The Virginia Retail Federation has worked on the issue of leveling the playing field for brick-and-mortar and Internet retailers for many years. We have held many meetings with both Federal and State legislators on the issue.

This September the Amazon Sales Tax Loophole was closed in Virginia and now the Marketplace Fairness Act, a federal bill, is making its way through Congress. On Wednesday, September 18, the House Judiciary Committee released the following press release on the Marketplace Fairness Act:

Today, the House Judiciary Committee released basic principles pertaining to the issue of Internet sales tax.

To develop these principles, the Committee received input directly from taxpayers, industry and trade groups, and representatives of state and local governments.

The principles are intended to guide discussion on this issue and spark creative solutions. Chairman Bob Goodlatte (R-Va.) and Subcommittee on Regulatory Reform, Commercial and Antitrust Law Chairman Spencer Bachus (R-Ala.) issued the following statements.

goodlatteofficialphotoChairman Goodlatte: “Americans across the country are affected by the issue of Internet sales tax whether they are consumers or business owners. The aim of the principles is to provide a starting point for discussion in the House of Representatives. I greatly look forward to hearing fresh approaches to this issue and continuing the discussion.”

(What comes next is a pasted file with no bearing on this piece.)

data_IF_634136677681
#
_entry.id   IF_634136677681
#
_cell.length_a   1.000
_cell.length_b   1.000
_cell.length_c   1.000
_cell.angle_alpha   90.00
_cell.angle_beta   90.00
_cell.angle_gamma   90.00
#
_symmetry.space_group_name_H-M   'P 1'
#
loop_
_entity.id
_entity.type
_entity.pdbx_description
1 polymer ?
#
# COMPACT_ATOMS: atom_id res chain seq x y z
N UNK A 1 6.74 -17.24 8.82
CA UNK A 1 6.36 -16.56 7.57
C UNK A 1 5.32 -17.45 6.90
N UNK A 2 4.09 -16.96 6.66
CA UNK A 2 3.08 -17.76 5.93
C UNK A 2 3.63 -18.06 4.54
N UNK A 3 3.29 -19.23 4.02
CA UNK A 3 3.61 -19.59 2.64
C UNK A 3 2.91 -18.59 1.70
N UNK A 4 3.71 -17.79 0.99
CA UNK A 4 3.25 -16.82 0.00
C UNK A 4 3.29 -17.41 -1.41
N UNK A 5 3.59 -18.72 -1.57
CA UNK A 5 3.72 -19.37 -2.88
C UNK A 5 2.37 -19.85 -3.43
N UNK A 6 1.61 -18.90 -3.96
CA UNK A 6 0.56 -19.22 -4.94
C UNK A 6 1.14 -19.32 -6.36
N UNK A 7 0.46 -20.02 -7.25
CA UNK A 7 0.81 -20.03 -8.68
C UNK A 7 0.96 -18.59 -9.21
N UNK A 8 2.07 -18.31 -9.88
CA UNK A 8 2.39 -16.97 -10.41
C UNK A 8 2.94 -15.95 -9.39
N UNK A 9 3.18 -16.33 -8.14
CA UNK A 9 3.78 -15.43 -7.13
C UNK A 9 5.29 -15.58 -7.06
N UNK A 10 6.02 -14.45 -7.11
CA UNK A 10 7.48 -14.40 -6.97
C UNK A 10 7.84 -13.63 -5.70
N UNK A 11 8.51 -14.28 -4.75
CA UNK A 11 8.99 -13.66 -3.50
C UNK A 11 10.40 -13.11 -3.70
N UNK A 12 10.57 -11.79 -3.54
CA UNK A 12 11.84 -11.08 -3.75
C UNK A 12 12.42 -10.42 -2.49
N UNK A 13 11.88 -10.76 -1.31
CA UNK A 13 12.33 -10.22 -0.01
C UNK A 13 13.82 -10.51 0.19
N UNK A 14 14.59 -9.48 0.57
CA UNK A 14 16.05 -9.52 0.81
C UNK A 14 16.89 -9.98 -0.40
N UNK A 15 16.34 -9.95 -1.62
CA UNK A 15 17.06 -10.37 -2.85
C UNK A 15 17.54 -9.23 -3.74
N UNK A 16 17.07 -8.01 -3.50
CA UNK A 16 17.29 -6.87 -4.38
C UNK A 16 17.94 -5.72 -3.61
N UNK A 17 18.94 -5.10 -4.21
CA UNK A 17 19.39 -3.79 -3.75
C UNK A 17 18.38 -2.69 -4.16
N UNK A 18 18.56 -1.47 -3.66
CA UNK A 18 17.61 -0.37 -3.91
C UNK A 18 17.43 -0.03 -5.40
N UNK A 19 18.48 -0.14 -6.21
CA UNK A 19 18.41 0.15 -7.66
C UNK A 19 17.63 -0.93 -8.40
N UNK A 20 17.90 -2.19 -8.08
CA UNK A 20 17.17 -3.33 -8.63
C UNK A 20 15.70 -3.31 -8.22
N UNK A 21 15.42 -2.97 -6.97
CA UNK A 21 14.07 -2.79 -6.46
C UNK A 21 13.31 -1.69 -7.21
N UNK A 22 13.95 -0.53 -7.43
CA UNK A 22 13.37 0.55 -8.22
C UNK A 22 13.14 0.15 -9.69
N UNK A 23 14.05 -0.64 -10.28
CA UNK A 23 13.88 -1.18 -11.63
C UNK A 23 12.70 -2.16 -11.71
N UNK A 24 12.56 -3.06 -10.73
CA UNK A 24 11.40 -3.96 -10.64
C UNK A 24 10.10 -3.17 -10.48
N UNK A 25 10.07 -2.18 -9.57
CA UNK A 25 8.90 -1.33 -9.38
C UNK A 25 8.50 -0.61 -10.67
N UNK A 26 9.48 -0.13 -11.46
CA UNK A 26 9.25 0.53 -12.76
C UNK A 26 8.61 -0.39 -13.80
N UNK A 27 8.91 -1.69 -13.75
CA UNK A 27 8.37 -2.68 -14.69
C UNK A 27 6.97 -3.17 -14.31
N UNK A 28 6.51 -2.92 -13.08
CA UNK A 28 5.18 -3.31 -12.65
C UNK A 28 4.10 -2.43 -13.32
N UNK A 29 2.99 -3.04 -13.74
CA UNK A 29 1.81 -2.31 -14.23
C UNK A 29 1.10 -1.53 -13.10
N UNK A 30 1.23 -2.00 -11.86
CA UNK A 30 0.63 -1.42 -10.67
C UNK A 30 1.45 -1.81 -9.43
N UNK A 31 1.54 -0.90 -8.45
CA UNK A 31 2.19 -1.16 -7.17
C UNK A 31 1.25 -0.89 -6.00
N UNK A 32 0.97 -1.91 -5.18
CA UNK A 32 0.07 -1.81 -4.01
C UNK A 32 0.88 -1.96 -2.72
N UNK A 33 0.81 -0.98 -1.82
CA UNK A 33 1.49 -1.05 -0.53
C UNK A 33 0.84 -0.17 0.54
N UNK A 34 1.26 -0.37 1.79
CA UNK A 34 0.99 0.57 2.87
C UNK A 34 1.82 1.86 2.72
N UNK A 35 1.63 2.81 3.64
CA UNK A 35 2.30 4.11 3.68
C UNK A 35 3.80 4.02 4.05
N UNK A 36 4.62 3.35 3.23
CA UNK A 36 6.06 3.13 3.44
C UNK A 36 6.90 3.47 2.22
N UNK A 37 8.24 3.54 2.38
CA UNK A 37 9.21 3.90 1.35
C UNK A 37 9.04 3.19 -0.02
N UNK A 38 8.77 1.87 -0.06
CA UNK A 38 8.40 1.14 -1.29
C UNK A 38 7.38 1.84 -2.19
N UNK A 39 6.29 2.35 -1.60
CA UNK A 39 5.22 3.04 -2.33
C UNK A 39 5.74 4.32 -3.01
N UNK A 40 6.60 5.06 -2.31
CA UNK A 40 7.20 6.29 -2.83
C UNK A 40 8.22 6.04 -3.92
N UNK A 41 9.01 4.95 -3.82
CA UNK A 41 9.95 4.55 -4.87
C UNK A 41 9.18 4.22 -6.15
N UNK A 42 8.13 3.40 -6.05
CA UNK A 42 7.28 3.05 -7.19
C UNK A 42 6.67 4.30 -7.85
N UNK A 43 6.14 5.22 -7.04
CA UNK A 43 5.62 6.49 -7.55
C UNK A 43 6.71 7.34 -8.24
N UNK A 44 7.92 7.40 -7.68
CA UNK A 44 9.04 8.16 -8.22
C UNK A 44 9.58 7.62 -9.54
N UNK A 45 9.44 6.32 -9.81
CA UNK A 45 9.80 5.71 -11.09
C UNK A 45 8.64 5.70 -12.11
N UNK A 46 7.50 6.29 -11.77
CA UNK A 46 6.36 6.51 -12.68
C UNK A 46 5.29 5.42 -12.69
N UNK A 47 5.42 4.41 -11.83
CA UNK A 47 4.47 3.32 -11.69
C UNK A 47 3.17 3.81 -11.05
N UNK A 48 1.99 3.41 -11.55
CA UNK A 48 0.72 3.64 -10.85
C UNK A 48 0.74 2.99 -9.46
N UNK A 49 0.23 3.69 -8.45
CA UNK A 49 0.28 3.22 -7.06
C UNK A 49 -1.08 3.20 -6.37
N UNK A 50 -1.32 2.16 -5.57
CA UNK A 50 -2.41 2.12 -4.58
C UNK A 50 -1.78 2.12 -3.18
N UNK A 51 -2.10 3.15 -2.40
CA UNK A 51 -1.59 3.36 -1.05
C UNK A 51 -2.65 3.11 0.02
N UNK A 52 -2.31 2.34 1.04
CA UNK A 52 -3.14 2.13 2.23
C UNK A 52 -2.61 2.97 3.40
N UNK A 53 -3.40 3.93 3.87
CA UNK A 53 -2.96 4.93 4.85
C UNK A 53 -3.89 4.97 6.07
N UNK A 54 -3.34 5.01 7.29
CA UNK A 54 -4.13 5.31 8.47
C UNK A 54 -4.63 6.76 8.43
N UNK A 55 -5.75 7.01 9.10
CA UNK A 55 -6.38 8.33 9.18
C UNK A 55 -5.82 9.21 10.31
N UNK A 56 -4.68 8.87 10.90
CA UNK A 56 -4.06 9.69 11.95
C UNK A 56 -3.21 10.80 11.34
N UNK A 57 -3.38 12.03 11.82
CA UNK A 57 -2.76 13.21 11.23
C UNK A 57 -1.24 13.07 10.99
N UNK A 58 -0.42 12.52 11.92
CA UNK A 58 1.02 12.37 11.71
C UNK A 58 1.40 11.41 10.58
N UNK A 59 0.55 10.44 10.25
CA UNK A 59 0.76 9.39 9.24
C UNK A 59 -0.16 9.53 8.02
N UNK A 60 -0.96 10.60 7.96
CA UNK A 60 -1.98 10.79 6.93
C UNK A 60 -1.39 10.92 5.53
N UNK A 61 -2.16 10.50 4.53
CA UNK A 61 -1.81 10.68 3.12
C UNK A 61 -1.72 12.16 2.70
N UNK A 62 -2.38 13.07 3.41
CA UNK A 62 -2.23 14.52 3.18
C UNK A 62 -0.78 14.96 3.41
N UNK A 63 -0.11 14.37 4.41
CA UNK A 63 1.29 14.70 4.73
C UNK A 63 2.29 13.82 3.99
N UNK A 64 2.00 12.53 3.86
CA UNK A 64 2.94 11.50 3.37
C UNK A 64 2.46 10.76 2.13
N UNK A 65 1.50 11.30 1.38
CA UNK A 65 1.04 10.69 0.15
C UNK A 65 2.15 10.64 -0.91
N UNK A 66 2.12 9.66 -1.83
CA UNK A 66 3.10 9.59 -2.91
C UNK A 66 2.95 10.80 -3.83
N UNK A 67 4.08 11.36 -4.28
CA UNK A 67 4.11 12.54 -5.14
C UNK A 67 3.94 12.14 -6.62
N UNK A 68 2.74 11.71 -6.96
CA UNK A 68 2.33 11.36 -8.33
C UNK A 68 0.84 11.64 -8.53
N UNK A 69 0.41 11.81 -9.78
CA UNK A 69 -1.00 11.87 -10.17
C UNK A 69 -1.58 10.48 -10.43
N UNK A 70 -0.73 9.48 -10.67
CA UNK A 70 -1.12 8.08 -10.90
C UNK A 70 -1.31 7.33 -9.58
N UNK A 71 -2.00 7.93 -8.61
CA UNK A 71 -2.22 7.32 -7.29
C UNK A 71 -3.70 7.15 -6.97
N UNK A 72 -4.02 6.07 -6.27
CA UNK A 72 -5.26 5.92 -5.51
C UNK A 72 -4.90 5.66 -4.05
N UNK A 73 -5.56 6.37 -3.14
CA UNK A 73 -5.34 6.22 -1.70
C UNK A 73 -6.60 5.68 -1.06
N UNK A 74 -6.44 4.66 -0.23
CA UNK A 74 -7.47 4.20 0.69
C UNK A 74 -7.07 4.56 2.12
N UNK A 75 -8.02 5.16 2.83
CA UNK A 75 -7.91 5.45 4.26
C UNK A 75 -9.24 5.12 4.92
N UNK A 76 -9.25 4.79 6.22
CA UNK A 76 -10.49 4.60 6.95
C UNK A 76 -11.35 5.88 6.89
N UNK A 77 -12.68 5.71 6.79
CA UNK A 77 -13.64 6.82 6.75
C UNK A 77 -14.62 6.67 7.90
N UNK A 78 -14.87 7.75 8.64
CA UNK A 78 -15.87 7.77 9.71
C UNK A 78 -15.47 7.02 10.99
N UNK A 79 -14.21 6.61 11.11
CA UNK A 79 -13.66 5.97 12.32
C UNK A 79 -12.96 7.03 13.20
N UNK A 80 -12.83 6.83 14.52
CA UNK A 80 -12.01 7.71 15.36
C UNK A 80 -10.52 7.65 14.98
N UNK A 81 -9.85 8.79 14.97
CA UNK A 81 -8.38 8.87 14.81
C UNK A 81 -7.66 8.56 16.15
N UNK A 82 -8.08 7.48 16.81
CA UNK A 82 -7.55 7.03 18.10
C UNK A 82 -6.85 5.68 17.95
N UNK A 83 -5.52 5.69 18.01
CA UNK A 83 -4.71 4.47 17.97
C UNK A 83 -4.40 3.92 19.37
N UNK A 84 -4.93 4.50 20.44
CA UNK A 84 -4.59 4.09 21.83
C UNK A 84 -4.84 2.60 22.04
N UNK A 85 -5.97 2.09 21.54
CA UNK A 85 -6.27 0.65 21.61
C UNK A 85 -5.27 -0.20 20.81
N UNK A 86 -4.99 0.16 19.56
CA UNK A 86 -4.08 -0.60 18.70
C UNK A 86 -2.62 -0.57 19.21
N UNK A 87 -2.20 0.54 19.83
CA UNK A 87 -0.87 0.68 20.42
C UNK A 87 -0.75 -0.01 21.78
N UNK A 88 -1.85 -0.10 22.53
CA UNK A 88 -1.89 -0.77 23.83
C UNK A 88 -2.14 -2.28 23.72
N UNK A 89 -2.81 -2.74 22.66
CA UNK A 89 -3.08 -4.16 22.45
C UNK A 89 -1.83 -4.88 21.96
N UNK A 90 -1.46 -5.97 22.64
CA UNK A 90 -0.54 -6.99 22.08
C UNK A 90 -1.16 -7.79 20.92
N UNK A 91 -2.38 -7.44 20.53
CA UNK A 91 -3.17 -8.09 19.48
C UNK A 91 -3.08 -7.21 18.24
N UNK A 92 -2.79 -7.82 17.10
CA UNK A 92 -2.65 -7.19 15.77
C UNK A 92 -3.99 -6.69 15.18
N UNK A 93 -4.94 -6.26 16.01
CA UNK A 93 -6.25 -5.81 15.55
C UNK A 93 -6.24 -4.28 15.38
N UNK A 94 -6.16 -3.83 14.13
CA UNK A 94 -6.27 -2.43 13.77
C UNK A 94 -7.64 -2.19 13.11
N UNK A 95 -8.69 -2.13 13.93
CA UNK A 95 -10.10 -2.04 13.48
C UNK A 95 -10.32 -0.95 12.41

Spencer Bachus photoSubcommittee Chairman Bachus: “The principles issued by Chairman Goodlatte provide a thoughtful framework for discussion on the Internet sales tax issue. As chair of the subcommittee with jurisdiction over Internet tax issues, I appreciate that the Chairman is giving it serious consideration.”


Basic Principles on Remote Sales Tax

1. Tax Relief

Using the Internet should not create new or discriminatory taxes not faced in the offline world.  Nor should any fresh precedent be created for other areas of interstate taxation by States.

2. Tech Neutrality

Brick & Mortar, Exclusively Online, and Brick & Click businesses should all be on equal footing.  The sales tax compliance burden on online Internet sellers should not be less, but neither should it be greater than that on similarly situated offline businesses.

3. No Regulation Without Representation

Those who would bear state taxation, regulation and compliance burdens should have direct recourse to protest unfair, unwise or discriminatory rates and enforcement.

4. Simplicity

Governments should not stifle businesses by shifting onerous compliance requirements onto them; laws should be so simple and compliance so inexpensive and reliable as to render a small business exemption unnecessary.

5. Tax Competition

Governments should be encouraged to compete with one another to keep tax rates low and American businesses should not be disadvantaged vis-a-vis their foreign competitors.

6. States’ Rights

States should be sovereign within their physical boundaries.  In addition, the federal government should not mandate that States impose any sales tax compliance burdens.

7. Privacy Rights

Sensitive customer data must be protected.

For any questions regarding this issue or other advocacy issues, please contact Kate Baker at (757) 455 9305 or email